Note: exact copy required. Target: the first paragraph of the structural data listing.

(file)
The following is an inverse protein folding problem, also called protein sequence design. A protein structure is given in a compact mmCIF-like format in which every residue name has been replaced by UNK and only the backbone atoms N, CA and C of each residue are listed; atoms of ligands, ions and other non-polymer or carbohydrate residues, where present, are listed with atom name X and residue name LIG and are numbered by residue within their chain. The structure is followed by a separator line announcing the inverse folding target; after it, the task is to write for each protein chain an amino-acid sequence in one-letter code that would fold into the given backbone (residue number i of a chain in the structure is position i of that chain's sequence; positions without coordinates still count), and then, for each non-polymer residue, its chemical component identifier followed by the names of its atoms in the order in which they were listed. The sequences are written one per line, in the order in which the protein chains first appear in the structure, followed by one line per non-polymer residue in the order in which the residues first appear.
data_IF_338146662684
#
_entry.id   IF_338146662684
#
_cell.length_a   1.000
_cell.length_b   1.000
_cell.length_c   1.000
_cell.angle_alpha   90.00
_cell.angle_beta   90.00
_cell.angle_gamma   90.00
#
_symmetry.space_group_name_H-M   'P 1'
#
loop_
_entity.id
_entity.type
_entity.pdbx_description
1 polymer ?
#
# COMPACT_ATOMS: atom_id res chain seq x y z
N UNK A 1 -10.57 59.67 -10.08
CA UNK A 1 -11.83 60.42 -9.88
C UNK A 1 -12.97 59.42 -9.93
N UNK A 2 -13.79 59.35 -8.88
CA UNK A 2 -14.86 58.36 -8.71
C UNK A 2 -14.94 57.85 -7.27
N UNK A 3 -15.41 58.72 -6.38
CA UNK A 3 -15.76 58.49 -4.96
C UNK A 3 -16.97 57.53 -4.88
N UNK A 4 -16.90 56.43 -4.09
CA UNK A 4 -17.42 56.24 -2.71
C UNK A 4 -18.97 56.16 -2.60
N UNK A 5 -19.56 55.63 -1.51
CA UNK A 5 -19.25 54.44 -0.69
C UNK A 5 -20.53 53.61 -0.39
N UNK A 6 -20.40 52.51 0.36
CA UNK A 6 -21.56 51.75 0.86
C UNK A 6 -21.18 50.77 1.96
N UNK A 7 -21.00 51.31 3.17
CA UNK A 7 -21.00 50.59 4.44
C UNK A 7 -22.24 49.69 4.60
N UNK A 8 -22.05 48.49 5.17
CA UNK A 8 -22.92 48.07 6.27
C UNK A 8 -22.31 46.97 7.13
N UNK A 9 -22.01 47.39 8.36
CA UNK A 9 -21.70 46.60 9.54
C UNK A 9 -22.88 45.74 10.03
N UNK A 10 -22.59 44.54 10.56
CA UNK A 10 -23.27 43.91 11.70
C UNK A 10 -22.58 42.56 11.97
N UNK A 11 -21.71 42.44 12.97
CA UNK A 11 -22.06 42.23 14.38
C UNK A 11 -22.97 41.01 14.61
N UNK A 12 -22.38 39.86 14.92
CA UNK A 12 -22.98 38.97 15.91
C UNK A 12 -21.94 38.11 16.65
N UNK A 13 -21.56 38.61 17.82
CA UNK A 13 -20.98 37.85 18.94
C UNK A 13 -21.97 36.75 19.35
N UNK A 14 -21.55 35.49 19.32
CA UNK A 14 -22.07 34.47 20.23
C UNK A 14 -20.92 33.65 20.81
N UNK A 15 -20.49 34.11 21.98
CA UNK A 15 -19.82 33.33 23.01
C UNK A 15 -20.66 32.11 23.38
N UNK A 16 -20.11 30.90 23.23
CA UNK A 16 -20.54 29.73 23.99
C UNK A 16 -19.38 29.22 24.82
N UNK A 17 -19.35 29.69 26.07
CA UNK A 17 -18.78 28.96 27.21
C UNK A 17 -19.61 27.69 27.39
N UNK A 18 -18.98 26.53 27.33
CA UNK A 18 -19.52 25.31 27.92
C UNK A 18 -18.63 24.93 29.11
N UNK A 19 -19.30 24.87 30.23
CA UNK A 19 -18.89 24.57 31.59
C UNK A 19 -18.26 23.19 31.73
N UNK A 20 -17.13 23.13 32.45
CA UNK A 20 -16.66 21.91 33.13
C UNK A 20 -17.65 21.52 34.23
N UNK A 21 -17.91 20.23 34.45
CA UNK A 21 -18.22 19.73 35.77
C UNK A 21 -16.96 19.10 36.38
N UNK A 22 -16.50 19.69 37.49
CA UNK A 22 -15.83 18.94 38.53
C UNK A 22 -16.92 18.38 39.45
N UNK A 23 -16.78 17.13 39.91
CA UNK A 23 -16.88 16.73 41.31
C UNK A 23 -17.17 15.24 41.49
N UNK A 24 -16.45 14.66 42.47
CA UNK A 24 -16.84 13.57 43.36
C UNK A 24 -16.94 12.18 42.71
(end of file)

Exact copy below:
The following is an inverse protein folding problem, also called protein sequence design. A protein structure is given in a compact mmCIF-like format in which every residue name has been replaced by UNK and only the backbone atoms N, CA and C of each residue are listed; atoms of ligands, ions and other non-polymer or carbohydrate residues, where present, are listed with atom name X and residue name LIG and are numbered by residue within their chain. The structure is followed by a separator line announcing the inverse folding target; after it, the task is to write for each protein chain an amino-acid sequence in one-letter code that would fold into the given backbone (residue number i of a chain in the structure is position i of that chain's sequence; positions without coordinates still count), and then, for each non-polymer residue, its chemical component identifier followed by the names of its atoms in the order in which they were listed. The sequences are written one per line, in the order in which the protein chains first appear in the structure, followed by one line per non-polymer residue in the order in which the residues first appear.